This means that most major content outlets (YouTube and Vimeo included) have already switched on to the fact that Flash is on its way out, in many cases preferring to serve video and interaction via HTML5, an open technology that is supported by every major web browser and every current smartphone - including of course the marketshare-leading iOS platform.
“Flash was created during the PC era – for PCs and mice. Flash is a successful business for Adobe, and we can understand why they want to push it beyond PCs. But the mobile era is about low power devices, touch interfaces and open web standards – all areas where Flash falls short.”
I can only assume that Adobe’s latest move was inspired in part by Apple’s refusal to allow Flash onto iOS. Adobe make money on every Flash developer license they can sell and a dwindling audience (as iOS gains further traction) would eventually mean dwindling Flash sales. It’s time then for the company to focus its efforts on HTML5 and what it can achieve in this new realm.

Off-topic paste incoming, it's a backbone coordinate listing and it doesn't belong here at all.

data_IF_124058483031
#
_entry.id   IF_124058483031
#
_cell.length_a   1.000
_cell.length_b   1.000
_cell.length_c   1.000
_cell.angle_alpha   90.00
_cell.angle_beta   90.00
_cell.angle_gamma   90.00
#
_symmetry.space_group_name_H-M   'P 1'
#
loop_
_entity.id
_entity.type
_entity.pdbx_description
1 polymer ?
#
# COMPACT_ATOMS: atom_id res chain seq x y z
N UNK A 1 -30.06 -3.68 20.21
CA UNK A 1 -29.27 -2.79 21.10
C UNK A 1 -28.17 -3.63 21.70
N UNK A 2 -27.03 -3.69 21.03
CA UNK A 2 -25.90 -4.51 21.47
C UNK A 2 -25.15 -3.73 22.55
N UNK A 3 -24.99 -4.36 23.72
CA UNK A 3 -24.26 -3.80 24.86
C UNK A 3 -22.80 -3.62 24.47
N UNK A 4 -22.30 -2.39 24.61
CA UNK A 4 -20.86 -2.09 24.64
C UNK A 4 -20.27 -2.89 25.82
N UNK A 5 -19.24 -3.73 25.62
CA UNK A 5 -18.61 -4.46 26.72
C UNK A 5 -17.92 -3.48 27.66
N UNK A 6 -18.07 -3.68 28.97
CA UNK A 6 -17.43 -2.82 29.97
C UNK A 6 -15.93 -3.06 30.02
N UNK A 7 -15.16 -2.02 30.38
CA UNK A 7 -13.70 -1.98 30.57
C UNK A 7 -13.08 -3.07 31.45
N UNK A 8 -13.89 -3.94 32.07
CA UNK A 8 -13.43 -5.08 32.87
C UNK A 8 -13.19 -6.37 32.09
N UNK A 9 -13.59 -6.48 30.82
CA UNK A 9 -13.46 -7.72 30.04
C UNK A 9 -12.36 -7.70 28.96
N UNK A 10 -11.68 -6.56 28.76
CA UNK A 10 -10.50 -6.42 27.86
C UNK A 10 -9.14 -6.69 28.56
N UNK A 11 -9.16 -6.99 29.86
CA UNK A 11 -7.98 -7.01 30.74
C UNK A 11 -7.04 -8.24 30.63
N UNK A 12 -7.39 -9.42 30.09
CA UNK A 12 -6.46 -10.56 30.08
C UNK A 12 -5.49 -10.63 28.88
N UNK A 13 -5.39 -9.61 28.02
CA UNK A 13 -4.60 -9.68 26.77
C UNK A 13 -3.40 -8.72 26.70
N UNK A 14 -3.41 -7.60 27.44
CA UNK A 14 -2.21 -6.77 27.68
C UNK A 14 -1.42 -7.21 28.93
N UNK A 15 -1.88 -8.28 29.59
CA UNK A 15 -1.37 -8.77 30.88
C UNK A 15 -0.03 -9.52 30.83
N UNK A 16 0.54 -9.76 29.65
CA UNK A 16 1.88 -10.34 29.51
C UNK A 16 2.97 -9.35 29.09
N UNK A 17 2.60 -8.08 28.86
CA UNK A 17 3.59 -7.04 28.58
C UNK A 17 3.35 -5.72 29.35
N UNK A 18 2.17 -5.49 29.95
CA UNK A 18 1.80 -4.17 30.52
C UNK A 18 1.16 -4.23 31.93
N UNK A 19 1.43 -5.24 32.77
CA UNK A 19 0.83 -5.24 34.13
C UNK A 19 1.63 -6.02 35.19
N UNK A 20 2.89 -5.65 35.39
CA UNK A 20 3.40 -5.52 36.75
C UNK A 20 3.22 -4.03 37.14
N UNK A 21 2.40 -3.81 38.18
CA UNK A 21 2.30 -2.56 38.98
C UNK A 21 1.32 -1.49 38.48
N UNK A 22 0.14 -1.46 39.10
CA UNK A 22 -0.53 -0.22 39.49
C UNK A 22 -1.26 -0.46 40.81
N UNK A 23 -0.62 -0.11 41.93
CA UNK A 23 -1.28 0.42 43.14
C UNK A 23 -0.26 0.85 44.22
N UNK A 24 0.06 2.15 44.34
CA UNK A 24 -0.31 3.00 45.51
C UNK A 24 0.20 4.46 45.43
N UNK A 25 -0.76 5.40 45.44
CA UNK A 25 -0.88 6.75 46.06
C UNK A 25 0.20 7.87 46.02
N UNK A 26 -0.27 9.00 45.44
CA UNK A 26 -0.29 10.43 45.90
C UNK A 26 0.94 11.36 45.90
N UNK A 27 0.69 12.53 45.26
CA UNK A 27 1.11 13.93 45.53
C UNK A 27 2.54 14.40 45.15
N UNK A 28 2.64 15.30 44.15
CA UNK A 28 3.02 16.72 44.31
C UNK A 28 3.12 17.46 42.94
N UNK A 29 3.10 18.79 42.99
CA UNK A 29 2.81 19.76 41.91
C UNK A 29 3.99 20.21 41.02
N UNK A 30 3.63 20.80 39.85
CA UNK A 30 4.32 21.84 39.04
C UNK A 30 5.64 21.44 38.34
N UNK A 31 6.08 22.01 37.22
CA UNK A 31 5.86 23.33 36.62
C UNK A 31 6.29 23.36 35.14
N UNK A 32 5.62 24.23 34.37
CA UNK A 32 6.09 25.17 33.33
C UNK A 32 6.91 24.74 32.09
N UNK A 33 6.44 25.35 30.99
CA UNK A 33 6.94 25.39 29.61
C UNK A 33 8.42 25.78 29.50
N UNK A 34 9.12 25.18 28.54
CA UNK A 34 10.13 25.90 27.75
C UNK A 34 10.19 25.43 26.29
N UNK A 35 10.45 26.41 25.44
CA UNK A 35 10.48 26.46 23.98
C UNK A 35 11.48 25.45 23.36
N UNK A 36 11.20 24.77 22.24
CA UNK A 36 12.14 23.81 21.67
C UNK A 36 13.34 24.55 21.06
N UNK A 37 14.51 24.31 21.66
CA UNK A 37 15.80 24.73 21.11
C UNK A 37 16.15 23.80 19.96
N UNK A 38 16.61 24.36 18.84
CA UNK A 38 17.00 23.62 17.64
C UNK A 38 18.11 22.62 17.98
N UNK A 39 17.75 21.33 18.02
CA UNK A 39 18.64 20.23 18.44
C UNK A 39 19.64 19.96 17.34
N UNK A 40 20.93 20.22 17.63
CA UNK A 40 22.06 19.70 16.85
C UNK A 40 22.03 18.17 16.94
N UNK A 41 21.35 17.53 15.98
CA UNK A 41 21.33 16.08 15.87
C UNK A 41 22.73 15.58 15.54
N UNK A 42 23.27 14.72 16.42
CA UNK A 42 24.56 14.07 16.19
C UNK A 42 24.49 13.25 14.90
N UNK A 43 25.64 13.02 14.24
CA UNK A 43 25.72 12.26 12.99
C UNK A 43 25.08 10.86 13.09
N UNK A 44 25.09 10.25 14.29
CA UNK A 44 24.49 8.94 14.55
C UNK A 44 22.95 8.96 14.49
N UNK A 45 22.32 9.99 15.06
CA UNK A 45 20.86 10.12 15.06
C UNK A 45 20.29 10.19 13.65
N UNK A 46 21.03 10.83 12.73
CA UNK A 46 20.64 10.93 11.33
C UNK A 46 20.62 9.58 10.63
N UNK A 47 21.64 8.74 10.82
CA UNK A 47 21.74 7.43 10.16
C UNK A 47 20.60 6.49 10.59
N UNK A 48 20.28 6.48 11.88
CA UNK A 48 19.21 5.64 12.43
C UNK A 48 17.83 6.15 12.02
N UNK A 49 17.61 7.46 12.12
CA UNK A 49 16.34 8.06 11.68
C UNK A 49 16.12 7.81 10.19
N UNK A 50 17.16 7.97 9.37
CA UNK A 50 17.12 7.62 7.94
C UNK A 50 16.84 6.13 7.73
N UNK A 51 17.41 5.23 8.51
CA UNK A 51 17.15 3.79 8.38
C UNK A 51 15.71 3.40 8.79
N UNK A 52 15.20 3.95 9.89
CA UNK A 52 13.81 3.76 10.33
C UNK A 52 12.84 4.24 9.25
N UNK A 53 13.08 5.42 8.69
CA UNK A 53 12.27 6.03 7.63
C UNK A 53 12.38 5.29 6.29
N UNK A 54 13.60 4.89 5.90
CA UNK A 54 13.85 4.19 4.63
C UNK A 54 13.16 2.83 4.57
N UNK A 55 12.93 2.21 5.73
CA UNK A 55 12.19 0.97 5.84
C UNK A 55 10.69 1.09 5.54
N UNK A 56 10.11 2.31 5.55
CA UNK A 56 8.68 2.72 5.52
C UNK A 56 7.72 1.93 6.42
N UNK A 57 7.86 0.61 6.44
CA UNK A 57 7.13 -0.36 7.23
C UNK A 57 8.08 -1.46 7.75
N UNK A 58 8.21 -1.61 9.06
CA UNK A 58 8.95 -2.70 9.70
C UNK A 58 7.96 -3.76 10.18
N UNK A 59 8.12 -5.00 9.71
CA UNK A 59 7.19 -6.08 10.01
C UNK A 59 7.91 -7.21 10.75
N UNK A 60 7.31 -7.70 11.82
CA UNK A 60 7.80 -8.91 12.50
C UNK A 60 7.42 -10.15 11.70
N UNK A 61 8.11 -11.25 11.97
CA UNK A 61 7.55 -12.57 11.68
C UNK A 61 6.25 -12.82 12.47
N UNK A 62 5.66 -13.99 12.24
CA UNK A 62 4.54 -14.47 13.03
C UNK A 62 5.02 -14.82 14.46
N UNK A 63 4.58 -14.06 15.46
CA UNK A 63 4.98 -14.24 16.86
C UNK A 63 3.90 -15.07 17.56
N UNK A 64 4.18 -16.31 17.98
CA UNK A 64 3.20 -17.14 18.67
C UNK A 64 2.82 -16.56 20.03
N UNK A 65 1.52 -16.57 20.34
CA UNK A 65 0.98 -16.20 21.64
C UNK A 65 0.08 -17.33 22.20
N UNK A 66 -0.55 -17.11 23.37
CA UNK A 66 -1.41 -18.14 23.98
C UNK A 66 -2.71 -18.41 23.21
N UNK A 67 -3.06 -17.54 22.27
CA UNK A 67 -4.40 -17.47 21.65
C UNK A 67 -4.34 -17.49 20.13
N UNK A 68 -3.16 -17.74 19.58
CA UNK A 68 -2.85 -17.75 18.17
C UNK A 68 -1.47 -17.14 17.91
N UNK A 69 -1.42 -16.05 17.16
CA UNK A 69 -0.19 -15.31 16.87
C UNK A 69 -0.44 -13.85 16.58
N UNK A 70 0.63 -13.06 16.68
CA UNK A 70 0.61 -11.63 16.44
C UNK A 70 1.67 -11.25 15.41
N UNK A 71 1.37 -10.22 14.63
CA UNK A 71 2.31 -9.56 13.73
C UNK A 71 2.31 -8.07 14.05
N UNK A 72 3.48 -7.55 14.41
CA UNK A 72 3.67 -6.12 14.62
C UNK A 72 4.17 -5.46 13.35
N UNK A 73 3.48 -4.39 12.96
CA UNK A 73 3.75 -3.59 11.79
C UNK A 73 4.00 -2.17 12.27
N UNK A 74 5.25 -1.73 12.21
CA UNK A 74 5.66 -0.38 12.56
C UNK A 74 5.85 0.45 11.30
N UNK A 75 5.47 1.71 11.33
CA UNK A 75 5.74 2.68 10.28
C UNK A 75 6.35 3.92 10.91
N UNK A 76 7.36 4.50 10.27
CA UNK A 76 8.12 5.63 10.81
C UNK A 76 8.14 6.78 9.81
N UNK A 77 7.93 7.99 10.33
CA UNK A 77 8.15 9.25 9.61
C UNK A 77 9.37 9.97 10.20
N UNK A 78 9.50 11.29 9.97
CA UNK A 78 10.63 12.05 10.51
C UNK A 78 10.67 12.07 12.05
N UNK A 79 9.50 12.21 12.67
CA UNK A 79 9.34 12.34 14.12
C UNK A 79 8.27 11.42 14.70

“These changes will allow us to increase investment in HTML5 and innovate with Flash where it can have most impact for the industry, including advanced gaming and premium video.”
Flash as a whole is not going away anytime soon, with version 11 (for PC/Mac) having just been released and version 12 due out in 2012. With 99% browser penetration, it’s clear that there’s still a place for the plugin in the online market.